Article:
DEEP: What is Pollution Prevention (P2)?

What is Pollution Prevention (P2)?

{Images of forest, sea, earth and grass}

Pollution Prevention means eliminating or reducing the amount and toxicity of potentially harmful substances at their sources, prior to generation, treatment, off-site recycling or disposal. It emphasizes preventing or minimizing pollution, rather than controlling it once it is generated. Pollution prevention has expanded as new challenges have come into focus - addressing climate change, combating sprawl, and promoting the use of green building techniques and renewable energy. The CT Department of Energy and Environmental Protection (DEEP) continues to employ prevention as a way to make Connecticut’s environment cleaner and greener as we deal with these challenges.

Why not prevent pollution, rather than clean it up later?

It makes a lot of sense! For years, environmental protection has focused on pollution control - cleaning up the pollution after it occurred--rather than on prevention. The control approach has serious drawbacks, including high costs and increased liability. And when we try to clean up pollution, sometimes we just end up moving the pollutant from one place to another, such as from the air to the land or from the land to water. One example is factories using filters to clean the air before releasing it to the environment. When the filters are periodically cleaned, the pollutants are collected and often sent to a landfill for disposal.

What are CT businesses doing?

Many businesses, both large and small, are operated differently by thinking prevention rather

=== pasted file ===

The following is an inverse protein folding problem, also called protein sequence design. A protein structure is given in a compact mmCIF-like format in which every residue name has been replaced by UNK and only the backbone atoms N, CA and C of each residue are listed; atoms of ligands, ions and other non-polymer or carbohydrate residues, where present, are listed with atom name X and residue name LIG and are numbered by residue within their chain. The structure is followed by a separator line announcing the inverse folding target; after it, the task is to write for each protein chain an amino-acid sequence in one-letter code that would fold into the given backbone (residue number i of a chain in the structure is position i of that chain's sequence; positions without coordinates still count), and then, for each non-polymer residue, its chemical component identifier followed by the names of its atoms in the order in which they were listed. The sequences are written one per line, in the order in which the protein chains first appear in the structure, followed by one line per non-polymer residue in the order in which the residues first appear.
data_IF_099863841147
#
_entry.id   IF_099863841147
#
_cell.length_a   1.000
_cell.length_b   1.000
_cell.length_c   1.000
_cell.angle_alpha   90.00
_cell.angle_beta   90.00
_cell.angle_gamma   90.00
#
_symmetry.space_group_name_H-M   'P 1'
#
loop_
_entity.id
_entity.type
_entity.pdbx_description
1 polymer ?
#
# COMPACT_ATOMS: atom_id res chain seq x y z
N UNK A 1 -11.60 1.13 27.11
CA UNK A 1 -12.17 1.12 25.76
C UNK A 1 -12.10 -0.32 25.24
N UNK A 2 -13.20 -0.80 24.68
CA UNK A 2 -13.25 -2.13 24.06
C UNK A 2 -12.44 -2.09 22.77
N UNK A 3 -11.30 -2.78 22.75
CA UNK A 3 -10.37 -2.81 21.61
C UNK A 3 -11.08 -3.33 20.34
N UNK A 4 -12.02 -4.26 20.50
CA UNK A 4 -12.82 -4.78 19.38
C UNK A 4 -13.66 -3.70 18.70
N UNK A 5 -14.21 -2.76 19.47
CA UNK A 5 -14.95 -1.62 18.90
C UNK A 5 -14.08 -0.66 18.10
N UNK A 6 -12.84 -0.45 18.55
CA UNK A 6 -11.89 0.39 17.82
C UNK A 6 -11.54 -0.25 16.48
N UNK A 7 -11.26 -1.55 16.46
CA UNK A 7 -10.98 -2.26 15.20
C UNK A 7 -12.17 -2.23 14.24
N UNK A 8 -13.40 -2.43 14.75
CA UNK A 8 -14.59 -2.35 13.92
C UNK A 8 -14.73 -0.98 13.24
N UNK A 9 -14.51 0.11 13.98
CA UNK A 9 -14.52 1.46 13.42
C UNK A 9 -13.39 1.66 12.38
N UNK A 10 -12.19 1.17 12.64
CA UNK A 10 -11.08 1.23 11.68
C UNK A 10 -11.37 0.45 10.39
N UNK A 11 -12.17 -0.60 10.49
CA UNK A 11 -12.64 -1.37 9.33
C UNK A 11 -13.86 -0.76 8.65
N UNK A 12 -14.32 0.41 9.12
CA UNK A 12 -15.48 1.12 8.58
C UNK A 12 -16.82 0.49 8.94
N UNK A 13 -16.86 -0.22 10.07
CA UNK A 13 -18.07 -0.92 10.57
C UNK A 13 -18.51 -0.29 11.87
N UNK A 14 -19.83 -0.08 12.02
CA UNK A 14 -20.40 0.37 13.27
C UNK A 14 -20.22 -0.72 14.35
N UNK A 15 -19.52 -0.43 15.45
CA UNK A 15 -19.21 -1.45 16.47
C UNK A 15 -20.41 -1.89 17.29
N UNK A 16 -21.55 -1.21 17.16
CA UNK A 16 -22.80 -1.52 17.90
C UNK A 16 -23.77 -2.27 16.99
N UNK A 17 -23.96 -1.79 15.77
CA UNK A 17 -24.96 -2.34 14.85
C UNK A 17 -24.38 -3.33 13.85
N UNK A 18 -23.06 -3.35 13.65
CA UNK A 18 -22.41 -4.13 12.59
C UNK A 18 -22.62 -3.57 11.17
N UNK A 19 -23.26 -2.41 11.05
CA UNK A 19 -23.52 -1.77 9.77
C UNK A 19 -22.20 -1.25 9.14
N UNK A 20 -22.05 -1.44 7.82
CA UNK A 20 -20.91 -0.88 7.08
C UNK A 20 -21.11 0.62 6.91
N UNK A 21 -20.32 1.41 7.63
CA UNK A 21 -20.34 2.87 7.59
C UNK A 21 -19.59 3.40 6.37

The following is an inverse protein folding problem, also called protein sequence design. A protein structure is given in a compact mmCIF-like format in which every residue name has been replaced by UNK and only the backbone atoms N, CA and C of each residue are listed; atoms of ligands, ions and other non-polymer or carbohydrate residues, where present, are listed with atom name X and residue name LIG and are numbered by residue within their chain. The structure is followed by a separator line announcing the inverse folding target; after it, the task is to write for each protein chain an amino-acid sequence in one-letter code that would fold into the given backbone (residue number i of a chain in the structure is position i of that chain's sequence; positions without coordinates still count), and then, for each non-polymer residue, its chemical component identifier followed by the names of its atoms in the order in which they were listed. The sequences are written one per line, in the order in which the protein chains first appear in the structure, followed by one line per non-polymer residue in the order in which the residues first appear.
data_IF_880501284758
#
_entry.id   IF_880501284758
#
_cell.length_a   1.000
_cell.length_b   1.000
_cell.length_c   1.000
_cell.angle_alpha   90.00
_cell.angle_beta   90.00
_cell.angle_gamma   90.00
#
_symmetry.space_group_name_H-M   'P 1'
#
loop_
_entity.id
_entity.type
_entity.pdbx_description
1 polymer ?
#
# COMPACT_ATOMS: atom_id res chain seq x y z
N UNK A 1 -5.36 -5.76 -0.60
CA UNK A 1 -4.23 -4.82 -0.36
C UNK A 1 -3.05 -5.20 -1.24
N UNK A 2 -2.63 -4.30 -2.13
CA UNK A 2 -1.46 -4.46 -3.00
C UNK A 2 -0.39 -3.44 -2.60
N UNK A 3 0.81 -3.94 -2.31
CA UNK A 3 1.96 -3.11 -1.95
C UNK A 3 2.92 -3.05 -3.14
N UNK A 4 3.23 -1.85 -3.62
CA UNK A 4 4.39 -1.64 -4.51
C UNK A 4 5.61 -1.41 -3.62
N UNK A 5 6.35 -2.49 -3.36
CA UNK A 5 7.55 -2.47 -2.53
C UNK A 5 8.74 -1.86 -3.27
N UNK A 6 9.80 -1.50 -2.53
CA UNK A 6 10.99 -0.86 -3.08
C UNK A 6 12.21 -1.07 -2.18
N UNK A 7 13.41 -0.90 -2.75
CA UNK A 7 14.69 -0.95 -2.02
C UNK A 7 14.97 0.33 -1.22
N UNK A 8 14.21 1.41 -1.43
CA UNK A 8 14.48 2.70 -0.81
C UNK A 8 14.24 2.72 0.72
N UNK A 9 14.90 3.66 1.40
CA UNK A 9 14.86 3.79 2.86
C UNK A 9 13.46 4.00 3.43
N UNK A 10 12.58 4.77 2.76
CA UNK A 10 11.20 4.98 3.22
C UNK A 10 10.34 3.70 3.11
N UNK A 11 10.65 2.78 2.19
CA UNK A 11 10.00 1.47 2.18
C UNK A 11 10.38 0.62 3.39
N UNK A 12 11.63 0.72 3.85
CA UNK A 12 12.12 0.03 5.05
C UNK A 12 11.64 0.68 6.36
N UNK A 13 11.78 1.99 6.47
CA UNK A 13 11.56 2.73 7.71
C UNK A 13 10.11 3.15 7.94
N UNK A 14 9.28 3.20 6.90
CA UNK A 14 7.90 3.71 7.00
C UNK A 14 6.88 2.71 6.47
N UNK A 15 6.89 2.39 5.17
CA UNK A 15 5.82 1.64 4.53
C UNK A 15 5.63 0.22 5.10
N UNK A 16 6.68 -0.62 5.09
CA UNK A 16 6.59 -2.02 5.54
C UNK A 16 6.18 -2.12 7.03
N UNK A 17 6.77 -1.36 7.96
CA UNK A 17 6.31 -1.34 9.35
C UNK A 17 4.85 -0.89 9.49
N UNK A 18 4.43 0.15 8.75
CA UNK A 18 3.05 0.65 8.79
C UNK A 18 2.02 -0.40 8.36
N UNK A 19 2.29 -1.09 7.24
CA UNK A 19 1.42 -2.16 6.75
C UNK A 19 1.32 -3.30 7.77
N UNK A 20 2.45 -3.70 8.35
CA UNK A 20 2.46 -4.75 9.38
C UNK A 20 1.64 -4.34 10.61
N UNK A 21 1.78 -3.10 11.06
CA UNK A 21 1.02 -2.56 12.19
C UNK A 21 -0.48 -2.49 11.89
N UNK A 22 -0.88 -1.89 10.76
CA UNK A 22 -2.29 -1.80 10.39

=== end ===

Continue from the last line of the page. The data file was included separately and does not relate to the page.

"Pollution prevention really pays in reduced environmental impact, and in new sales, lower cost, higher quality, less regulatory impact and fewer liabilities." Robert Bringer, Vice President of 3M Company, says of the benefits of 3M's Pollution Prevention Pays program.

than control. Pollution prevention practices can include changes in design, raw materials, production processes, and delivery of a product. These practices include:

  • Raw material substitution: switching to less hazardous materials
  • Process modification: changing the production process to improve efficiency and reduce the use of toxic substances
  • Equipment upgrade: installing more efficient equipment to reduce raw material consumption and produce less waste.
  • Product redesign: reducing certain raw materials in products or packaging, or improving manufacturability.

Find more information about pollution prevention for businesses. Read about what CT businesses are doing to be more sustainable.

What can be done at home or school?

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You may be practicing practicing pollution prevention at home without even realizing it! For example, if you use a plunger to unclog a sink instead of a toxic drain cleaner, conserve energy by hanging clothes on a line or use mulch in your garden to control weeds instead of chemical weed killer, you are practicing pollution prevention. Schools can employ organic land care techniques and improve indoor air quality by using green cleaners.

Read about the many ways you can prevent pollution at home and school.

What is DEEP doing?

  {DEEP Green Team logo}

The DEEP is "greening" our agency operations at our headquarters at 79 Elm Street in Hartford. We are reducing paper usage through defaulting copiers to double-sided copying and we purchase environmentally preferable products like less-toxic cleaners.

In addition, DEEP promotes alternatives to commuting alone by car through our employee website and by holding regular commuter fairs. Employees are also encouraged to use the State's hybrid vehicles for travel to meetings and field operations. 

Since 1997 staff at DEEP headquarters has been recycling food waste. The finished compost is used at DEEP properties. We also recycle a long list of materials beyond the mandatory items such as Tyvek envelopes, printer cartridges, computer disks and DVD cases. DEEP received an Energy Star award in 2004 for energy conservation and efficiency at our 79 Elm Street building. 

For more information on our "greening" initiatives and how you can form your own green team at work, please contact Mary Sherwin or Connie Mendolia.

Content Last Updated February 2016